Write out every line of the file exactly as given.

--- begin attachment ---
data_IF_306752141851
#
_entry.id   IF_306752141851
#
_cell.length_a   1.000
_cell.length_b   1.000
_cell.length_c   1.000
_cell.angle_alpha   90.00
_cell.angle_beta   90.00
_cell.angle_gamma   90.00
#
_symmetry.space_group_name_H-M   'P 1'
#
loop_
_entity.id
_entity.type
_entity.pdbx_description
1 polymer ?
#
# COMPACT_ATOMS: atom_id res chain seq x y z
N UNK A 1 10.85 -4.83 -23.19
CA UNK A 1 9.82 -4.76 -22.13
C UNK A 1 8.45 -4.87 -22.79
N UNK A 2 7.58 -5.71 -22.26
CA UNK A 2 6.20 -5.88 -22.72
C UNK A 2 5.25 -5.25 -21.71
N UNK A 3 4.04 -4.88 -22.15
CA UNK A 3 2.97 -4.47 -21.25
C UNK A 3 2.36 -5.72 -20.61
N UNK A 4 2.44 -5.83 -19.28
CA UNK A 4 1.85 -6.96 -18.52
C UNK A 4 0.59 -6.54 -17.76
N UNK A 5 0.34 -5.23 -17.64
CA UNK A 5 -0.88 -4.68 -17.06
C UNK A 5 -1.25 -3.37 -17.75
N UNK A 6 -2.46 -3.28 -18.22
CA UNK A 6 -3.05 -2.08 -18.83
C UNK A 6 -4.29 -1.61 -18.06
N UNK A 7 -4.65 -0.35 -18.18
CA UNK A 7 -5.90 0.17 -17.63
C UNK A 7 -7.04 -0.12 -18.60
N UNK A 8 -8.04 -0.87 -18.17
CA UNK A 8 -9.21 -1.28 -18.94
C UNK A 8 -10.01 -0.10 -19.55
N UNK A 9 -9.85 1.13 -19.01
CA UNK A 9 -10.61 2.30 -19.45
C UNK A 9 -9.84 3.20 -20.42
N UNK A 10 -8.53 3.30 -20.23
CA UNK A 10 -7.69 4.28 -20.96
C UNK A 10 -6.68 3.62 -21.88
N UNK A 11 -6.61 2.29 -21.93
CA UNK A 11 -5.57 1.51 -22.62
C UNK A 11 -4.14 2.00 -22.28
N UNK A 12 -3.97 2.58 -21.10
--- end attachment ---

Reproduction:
data_IF_306752141851
#
_entry.id   IF_306752141851
#
_cell.length_a   1.000
_cell.length_b   1.000
_cell.length_c   1.000
_cell.angle_alpha   90.00
_cell.angle_beta   90.00
_cell.angle_gamma   90.00
#
_symmetry.space_group_name_H-M   'P 1'
#
loop_
_entity.id
_entity.type
_entity.pdbx_description
1 polymer ?
#
# COMPACT_ATOMS: atom_id res chain seq x y z
N UNK A 1 10.85 -4.83 -23.19
CA UNK A 1 9.82 -4.76 -22.13
C UNK A 1 8.45 -4.87 -22.79
N UNK A 2 7.58 -5.71 -22.26
CA UNK A 2 6.20 -5.88 -22.72
C UNK A 2 5.25 -5.25 -21.71
N UNK A 3 4.04 -4.88 -22.15
CA UNK A 3 2.97 -4.47 -21.25
C UNK A 3 2.36 -5.72 -20.61
N UNK A 4 2.44 -5.83 -19.28
CA UNK A 4 1.85 -6.96 -18.52
C UNK A 4 0.59 -6.54 -17.76
N UNK A 5 0.34 -5.23 -17.64
CA UNK A 5 -0.88 -4.68 -17.06
C UNK A 5 -1.25 -3.37 -17.75
N UNK A 6 -2.46 -3.28 -18.22
CA UNK A 6 -3.05 -2.08 -18.83
C UNK A 6 -4.29 -1.61 -18.06
N UNK A 7 -4.65 -0.35 -18.18
CA UNK A 7 -5.90 0.17 -17.63
C UNK A 7 -7.04 -0.12 -18.60
N UNK A 8 -8.04 -0.87 -18.17
CA UNK A 8 -9.21 -1.28 -18.94
C UNK A 8 -10.01 -0.10 -19.55
N UNK A 9 -9.85 1.13 -19.01
CA UNK A 9 -10.61 2.30 -19.45
C UNK A 9 -9.84 3.20 -20.42
N UNK A 10 -8.53 3.30 -20.23
CA UNK A 10 -7.69 4.28 -20.96
C UNK A 10 -6.68 3.62 -21.88
N UNK A 11 -6.61 2.29 -21.93
CA UNK A 11 -5.57 1.51 -22.62
C UNK A 11 -4.14 2.00 -22.28
N UNK A 12 -3.97 2.58 -21.10